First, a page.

Although the matching policy had taken the issue of price off the table, Best Buy knew that charging the same as rivals wasn’t a strong enough point of differentiation. It needed to strengthen its hand in the factors beyond price that drive customer behavior.
In electronics purchasing, the two most important priorities aside from price and range are customer service and convenience. Best Buy focused on improving both.
With so much general information about products online, Best Buy had to ensure its stores provided additional value to the customer. This meant being able to answer complex questions, give softer advice and guidance, and help shoppers solve their technology problems.
Staff were retrained to increase their product knowledge, and policies were changed to empower and encourage them to deliver exceptional service. Thinking beyond stores, a free in-home consultation service was introduced to help customers select and install the best products for their needs.
Helping customers pick the right product is all well and good. However, once they have selected it, convenience becomes the next area of focus. Here, Best Buy found a way of both satisfying the shopper and improving its productivity by fulfilling orders from its stores.
At the time, Best Buy’s decision to turn its shops into mini-warehouses that could ship online orders or act as collection points for shoppers was groundbreaking. At a stroke, it meant the real estate asset was working harder and contributing to a much more efficient supply chain.
Being able to collect in store, often a few hours after ordering, also gave Best Buy an advantage over online-only rivals – something that is particularly advantageous in categories where consumers want their products immediately.
Playing them at their own game
The final part of Best Buy’s plan focused on improving the online experience so they could play the digital retailers at their own game. A host of features like live chats and curated reviews were added, and the site was overhauled to make it easier to find information and compare products.
The improvements, along with the connections made to stores, worked. In the last four years, Best Buy’s domestic online sales increased by 306% – way above the 55% growth rate of the online electronics market as a whole.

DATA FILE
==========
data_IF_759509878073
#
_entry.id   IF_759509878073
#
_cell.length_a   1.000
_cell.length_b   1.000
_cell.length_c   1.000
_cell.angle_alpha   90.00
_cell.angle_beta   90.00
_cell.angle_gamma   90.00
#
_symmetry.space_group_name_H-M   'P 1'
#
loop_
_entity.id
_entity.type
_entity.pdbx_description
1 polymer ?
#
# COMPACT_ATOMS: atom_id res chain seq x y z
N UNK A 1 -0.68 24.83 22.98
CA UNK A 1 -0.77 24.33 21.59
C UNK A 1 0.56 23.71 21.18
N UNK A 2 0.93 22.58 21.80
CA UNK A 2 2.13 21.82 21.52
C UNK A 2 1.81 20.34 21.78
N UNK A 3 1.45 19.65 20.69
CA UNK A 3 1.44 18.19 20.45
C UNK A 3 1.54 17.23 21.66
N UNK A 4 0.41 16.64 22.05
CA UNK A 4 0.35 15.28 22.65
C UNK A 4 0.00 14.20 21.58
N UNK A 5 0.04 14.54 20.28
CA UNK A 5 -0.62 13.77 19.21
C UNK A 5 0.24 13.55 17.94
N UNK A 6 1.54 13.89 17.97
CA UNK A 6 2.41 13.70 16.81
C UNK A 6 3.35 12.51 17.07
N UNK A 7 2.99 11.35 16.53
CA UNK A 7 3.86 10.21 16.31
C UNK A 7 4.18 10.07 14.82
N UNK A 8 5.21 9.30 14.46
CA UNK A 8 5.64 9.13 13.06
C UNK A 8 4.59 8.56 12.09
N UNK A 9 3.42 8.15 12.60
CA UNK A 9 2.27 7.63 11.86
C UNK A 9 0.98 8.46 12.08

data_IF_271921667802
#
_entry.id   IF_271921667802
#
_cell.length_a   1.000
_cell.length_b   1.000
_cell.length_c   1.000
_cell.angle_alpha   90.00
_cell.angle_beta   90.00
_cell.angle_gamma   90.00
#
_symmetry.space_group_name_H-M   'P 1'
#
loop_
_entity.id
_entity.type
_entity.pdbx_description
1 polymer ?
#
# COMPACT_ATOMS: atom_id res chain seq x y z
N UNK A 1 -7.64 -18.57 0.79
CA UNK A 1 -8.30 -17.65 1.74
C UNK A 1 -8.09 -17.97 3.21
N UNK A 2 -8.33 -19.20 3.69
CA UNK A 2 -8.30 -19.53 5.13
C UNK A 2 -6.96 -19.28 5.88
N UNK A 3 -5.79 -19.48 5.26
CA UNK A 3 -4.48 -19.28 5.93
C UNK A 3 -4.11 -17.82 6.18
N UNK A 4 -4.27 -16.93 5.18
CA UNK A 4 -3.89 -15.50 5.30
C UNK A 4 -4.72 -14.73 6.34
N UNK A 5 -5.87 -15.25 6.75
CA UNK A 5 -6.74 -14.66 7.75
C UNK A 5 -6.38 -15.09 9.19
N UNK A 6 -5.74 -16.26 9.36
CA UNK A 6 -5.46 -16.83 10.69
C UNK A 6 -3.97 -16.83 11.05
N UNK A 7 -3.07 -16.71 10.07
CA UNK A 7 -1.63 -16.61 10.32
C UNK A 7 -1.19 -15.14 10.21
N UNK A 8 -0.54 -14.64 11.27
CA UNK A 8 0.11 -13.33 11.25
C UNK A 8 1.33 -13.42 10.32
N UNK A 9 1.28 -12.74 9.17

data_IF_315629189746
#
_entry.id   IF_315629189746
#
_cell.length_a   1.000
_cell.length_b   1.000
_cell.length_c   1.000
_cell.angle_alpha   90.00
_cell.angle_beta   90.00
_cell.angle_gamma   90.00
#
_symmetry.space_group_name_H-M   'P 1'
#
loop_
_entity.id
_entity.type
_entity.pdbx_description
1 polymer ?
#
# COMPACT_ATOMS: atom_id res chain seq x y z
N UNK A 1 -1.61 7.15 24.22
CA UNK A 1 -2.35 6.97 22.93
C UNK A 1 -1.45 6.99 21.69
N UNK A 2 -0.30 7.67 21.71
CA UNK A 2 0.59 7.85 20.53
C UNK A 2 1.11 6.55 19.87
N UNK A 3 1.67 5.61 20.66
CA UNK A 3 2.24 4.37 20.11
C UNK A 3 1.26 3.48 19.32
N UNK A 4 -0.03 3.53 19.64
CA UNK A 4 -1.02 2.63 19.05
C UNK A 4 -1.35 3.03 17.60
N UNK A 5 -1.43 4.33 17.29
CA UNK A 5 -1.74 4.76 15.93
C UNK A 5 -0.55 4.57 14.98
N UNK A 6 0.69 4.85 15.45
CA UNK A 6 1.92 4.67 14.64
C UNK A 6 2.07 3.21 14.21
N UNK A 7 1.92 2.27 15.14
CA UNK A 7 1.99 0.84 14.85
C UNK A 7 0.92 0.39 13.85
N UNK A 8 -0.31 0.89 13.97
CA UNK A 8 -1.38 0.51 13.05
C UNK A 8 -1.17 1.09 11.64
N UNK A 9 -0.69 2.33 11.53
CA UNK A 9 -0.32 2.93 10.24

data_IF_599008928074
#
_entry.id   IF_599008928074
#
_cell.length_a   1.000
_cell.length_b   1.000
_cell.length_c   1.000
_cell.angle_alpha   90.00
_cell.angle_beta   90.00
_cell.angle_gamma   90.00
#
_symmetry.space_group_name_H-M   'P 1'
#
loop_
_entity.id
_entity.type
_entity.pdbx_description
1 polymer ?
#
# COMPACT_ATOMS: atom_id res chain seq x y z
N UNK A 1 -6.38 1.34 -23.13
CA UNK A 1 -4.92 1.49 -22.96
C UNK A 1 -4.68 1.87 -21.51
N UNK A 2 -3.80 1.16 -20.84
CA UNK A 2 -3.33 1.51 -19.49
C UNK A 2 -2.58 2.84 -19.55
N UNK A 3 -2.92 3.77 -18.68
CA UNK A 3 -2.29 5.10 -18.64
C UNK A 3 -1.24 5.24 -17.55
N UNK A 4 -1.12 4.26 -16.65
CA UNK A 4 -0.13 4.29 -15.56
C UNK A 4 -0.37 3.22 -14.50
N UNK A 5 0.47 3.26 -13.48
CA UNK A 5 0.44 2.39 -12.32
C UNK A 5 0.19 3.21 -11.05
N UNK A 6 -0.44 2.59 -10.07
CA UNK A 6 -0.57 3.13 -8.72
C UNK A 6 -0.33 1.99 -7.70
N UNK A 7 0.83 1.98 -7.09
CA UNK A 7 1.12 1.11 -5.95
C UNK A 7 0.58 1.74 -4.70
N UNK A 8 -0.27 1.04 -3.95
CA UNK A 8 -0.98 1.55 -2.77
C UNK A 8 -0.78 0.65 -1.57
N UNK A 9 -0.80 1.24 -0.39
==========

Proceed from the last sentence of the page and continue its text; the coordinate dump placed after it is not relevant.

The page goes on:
Best Buy’s continued dominance stands in contrast to many of its traditional rivals. What did it get right that they didn’t? Although it executed the details of its plan well, four fundamentals underpin its success:
- It understood that digital disruption was driving far-reaching change that necessitated a reappraisal of all areas of the business model.
- It initially focused on critical changes that remedied pressing problems and quickly delivered improvements and financial returns.
- It sought out ways to differentiate itself from rivals – both old and new – and then used these to fight back against those taking its market share.
- It continually looked through the lens of the consumer to ensure the changes made aligned with what shoppers wanted.
The last point is one of the most important. It is a principle that Best Buy is sticking to as it embarks on its latest plan, known as New Blue, which will take the company to 2020 and beyond.
With initiatives like smart home services, including its Assured Living pilot, which will monitor people’s homes and their health, Best Buy is moving beyond being a place to buy things to being a company that makes a real difference in the lives of its consumers.
Neil Saunders is a retail analyst and consultant. He currently serves as Managing Director of the research firm GlobalData, where he oversees the development of the company’s retail proposition and its research output. He also works with clients to help them understand the retail, shopper and market landscape.
Neil is a founding partner of Prasentia, a firm that works with clients to help them communicate more effectively. Outside of work, Neil is an advisory board member for the faculty of business and law at the University of Southampton, an Honorary Lecturer at the University of New Hampshire, and a Visiting Fellow at the University of Surrey.